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Mothers' Sacrifice, Society's Oblivious Euphoria


February 13 , 2021
By Kidist Yidnekachew ( Kidist Yidnekachew has degrees in psychology and journalism and communications. She can be reached at kidyyidnekachew@gmail.com. )


With great power comes great responsibility, they say. It is also true that with great power comes great sacrifice. This is true of motherhood. A huge responsibility is shouldered by mothers for their children with little to no support from society. With it goes great sacrifice as well.

What being a mother involves is portrayed in the simplest of terms — taking care of the physical and emotional wellbeing of the child. What is rarely pointed out is that women also have to be brave through physical and mental health challenges. This was the case for two friends that recently had children.

For one of them, I was there starting from the day she gave birth up until she was discharged from the hospital. She gave birth through a Caesarian section (C-section), thus it was long before she fully regained her strength. The procedure's side effects include a massive headache and back pain that make it hard to leave the bed.

While she was still at the hospital, a day after she had given birth, the doctor visited her to check how she was doing. The first advice they had for her was to nurse her newborn consistently. Stating the obvious, she told them she could barely hold her head up let alone feed the baby, and they should know that.

She had a point. Everyone seems to emphasise the importance of breastfeeding for the baby, but few point out that it takes a toll on the mother through backpain and stiffness, especially after going through surgery. It was not only the doctors but family members as well eagerly asking her when she was going to start breastfeeding the baby, never mind the pain she is going through.

Mothers usually put the needs of their children first without hesitation. This norm has been practiced with such consistency throughout generations that questioning its merits even under dire circumstances raises society’s wrath. But we live in more civilised times, and the sacrifice women pay to raise children has to be empathised with and supported by society.

But the physical pain is just the beginning of the story. There is then postpartum depression, a type of depression women may experience after giving birth. It is accompanied by feelings of hopelessness, lack of interest, despair and inability to bond with the newborn.

It is an affliction more common than people think. In Ethiopia, its prevalence was found to stand at nearly 16pc for new moms following a modest study carried out in Debre Berhan for BMC Pregnancy & Childbirth, a peer-reviewed journal.

“Being widowed/widower, having poor social support, having a current hospitalised child, and experienced a death of family member or close relative” were factors found to be “significantly” associated with postpartum depression, according to the study.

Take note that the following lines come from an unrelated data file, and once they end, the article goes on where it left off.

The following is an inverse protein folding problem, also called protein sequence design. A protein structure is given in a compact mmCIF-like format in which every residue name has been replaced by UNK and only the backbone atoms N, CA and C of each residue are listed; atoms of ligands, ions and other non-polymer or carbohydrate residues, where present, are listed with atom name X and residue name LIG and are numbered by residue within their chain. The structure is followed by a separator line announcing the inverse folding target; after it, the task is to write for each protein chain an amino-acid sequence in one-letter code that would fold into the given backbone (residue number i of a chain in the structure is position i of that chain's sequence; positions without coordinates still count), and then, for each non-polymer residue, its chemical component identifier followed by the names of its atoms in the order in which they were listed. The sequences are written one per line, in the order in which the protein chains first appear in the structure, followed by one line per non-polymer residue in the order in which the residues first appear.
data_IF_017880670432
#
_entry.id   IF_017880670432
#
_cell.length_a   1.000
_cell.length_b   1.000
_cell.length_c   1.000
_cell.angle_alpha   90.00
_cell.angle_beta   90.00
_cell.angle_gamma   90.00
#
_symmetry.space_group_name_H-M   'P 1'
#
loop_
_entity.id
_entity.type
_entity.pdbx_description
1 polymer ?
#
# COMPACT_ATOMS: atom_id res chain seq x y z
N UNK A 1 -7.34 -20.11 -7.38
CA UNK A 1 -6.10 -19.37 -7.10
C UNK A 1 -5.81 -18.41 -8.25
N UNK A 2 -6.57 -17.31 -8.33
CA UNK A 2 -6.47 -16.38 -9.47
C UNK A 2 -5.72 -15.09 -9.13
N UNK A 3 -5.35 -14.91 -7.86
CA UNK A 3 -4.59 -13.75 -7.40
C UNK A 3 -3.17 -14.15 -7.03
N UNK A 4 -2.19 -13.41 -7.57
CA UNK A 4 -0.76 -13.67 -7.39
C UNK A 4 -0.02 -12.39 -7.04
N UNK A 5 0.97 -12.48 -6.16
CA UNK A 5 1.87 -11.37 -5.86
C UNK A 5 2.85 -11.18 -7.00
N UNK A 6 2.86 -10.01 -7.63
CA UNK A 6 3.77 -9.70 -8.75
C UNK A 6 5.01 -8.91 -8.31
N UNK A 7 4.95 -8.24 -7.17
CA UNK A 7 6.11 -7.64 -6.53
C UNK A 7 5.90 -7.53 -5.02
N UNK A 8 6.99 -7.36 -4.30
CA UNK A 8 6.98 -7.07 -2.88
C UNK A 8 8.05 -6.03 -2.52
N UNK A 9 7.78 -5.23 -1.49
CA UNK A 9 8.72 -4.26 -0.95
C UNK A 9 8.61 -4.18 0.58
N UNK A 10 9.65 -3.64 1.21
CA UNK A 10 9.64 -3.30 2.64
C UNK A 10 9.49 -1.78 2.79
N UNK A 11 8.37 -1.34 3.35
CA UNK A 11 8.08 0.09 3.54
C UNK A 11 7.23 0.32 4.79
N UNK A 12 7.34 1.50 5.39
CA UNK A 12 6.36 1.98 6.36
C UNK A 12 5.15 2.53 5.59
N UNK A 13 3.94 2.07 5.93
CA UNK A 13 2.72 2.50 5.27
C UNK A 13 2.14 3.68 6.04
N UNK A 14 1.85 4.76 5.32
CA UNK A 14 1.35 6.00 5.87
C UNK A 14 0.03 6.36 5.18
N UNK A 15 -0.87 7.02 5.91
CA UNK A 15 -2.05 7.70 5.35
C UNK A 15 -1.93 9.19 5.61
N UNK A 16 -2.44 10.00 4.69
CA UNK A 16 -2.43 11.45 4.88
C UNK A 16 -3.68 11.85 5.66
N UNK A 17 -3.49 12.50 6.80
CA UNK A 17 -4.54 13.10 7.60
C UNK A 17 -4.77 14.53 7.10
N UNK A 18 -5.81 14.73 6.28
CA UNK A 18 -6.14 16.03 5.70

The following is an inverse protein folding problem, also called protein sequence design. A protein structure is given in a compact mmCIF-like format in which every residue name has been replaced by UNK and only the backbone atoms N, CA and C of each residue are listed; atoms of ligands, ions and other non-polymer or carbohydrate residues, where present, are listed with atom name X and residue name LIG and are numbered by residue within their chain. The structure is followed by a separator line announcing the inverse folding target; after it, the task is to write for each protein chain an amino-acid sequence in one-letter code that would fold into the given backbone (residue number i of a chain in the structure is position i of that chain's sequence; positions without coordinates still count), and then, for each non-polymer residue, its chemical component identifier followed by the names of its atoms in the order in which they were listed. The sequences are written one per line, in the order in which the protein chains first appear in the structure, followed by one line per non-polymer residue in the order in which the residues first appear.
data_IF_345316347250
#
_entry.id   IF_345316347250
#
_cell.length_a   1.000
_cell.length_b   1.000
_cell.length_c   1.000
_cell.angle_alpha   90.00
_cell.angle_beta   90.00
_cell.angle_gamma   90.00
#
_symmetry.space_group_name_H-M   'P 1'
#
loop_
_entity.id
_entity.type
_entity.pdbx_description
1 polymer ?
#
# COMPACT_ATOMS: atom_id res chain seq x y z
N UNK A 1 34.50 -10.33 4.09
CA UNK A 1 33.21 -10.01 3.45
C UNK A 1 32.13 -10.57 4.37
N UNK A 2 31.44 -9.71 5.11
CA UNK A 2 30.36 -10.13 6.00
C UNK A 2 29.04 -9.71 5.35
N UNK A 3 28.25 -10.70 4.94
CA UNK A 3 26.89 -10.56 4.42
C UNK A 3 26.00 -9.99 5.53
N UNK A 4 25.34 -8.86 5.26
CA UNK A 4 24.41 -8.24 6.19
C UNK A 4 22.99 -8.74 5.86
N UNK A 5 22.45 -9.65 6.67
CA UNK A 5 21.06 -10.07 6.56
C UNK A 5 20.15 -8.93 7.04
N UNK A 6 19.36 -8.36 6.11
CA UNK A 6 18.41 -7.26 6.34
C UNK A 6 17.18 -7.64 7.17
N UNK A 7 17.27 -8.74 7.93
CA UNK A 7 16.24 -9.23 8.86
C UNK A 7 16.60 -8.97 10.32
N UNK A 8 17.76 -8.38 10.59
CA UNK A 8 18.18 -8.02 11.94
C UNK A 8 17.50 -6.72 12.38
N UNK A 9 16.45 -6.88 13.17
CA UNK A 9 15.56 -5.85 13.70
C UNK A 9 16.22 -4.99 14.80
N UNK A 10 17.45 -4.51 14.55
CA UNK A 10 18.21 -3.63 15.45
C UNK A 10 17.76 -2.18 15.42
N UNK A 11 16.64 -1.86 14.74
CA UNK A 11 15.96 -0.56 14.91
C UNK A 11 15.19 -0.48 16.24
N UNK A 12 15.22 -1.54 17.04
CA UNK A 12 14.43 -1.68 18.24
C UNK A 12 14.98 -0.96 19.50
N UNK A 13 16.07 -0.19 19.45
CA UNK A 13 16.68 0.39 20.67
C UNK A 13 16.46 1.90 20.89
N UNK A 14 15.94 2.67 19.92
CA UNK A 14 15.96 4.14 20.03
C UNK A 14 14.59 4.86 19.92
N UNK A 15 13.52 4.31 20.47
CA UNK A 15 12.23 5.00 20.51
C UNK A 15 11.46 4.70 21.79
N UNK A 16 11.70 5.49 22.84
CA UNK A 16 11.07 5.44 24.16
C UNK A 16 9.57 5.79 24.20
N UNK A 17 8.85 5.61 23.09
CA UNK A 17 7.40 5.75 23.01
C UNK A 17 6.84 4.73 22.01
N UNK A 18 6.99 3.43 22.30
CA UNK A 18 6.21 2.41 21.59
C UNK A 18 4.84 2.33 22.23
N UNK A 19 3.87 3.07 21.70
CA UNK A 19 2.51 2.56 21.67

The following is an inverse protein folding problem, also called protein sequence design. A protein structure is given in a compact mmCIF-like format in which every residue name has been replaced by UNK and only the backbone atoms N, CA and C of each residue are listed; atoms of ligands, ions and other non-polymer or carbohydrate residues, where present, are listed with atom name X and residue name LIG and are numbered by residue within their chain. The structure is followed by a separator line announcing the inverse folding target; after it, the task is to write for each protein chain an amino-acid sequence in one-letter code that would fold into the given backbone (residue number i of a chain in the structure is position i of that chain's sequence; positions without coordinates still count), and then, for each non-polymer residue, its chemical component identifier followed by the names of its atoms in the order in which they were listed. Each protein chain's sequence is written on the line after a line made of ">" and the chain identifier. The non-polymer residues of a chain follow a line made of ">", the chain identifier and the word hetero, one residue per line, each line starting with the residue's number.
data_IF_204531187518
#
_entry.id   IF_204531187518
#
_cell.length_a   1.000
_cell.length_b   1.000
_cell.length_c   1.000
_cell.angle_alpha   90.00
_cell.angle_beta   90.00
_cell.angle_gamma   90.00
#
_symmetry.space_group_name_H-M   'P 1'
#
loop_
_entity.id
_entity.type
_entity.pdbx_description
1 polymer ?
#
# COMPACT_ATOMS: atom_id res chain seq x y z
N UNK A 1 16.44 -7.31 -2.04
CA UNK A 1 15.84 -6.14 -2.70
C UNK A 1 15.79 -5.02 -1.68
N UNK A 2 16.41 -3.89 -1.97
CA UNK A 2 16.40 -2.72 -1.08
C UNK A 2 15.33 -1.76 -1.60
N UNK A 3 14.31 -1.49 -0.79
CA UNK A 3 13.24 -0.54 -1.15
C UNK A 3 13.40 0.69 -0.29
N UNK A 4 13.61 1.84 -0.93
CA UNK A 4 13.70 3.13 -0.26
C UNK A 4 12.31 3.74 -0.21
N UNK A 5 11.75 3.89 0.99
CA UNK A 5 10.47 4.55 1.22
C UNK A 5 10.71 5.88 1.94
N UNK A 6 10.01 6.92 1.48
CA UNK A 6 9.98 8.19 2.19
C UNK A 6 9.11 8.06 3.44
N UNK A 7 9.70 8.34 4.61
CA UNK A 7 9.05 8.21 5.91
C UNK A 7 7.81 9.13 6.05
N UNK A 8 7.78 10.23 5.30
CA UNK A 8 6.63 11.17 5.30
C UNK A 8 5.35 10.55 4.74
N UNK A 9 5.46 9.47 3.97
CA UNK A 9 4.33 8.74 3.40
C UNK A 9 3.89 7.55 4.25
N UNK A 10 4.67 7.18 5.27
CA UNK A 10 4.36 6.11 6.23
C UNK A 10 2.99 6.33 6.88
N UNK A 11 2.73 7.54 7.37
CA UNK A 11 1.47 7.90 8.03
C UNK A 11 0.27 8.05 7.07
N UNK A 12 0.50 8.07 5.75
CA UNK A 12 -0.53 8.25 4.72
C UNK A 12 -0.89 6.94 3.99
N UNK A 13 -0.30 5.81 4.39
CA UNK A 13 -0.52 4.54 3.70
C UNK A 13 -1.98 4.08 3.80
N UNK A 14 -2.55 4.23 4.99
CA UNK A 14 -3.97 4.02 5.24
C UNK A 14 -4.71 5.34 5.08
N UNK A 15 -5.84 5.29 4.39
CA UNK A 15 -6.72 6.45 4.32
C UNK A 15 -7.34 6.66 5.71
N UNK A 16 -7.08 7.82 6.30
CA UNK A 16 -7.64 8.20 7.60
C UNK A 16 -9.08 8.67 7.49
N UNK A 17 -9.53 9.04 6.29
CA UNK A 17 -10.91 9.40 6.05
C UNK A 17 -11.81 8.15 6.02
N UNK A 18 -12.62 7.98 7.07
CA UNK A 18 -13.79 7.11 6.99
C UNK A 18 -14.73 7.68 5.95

Still, when another friend who had just given birth told me that she could be experiencing depression, I was skeptical. With a newborn, a mother will not get a minute to herself. For the most part, we are taking care of them, and when we are not, we are worrying about them.

She did not have a diagnosis from a doctor, but her symptoms were too familiar for comfort. She does not feel like her old self, not to mention having lost interest in most things around her. She barely leaves the bed, thus her husband and family take care of the baby.

She reached out to me, because I was the closest of her friends who recently gave birth. It is not like she has a choice but to reach out to someone young and likely to have gone through the same experience. Most people could not fathom a mother being any less than dizzy with happiness for having a child.

As a result, mothers may feel guilty at the thought of considering that what society has deemed to be “motherly” behaviours and actions could in fact have negative consequences on mental and physical health. They come to assume that they are being selfish and condemn themselves.

But society needs to assert that the woman's life is just as valuable as the child it wants to be born to ensure that the population is naturally replaced. It has to insist and put in its fair share in ascertaining that women are taken care of to have the energy to take good care of others.



PUBLISHED ON Feb 13,2021 [ VOL 21 , NO 1085]



Kidist Yidnekachew has degrees in psychology and journalism and communications. She can be reached at kidyyidnekachew@gmail.com.






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